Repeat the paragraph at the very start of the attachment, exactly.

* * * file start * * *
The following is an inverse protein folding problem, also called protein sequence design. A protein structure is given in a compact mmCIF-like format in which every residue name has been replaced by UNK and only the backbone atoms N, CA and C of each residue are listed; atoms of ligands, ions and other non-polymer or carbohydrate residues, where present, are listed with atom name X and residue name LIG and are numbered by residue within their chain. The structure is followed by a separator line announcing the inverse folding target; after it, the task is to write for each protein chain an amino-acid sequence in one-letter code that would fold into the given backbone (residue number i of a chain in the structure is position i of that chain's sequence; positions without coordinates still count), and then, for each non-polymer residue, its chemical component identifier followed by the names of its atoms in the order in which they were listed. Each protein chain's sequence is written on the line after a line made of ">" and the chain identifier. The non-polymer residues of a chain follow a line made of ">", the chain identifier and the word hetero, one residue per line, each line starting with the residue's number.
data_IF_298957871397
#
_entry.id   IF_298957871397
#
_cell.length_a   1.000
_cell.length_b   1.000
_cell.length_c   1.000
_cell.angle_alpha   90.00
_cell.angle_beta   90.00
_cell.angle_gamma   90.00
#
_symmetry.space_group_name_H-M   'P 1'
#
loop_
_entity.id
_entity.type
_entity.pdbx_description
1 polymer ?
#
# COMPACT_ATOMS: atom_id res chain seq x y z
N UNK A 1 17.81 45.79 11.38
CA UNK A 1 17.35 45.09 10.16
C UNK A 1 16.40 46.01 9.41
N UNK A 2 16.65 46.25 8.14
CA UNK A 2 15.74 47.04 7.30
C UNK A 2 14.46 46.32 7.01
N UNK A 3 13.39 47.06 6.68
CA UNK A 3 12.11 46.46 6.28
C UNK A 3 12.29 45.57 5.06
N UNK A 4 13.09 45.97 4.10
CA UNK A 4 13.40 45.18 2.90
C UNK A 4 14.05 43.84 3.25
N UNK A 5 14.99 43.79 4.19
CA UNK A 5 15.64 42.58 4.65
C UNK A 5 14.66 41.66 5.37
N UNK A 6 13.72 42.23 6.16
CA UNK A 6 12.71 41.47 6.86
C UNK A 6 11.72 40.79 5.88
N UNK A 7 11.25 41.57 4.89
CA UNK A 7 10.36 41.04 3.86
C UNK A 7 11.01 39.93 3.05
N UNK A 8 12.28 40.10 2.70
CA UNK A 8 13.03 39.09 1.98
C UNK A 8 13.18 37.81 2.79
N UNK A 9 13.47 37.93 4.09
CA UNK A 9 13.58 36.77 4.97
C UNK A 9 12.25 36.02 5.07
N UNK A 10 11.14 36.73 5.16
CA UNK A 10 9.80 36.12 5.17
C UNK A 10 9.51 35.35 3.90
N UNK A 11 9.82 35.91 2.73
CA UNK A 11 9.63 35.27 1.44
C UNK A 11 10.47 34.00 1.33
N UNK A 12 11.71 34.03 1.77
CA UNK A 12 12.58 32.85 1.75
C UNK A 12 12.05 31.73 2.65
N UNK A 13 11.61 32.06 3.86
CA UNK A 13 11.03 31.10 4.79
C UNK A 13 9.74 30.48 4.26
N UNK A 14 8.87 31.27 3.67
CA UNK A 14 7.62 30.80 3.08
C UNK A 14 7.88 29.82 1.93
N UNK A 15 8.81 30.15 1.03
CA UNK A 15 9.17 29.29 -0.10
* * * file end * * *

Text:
The following is an inverse protein folding problem, also called protein sequence design. A protein structure is given in a compact mmCIF-like format in which every residue name has been replaced by UNK and only the backbone atoms N, CA and C of each residue are listed; atoms of ligands, ions and other non-polymer or carbohydrate residues, where present, are listed with atom name X and residue name LIG and are numbered by residue within their chain. The structure is followed by a separator line announcing the inverse folding target; after it, the task is to write for each protein chain an amino-acid sequence in one-letter code that would fold into the given backbone (residue number i of a chain in the structure is position i of that chain's sequence; positions without coordinates still count), and then, for each non-polymer residue, its chemical component identifier followed by the names of its atoms in the order in which they were listed. Each protein chain's sequence is written on the line after a line made of ">" and the chain identifier. The non-polymer residues of a chain follow a line made of ">", the chain identifier and the word hetero, one residue per line, each line starting with the residue's number.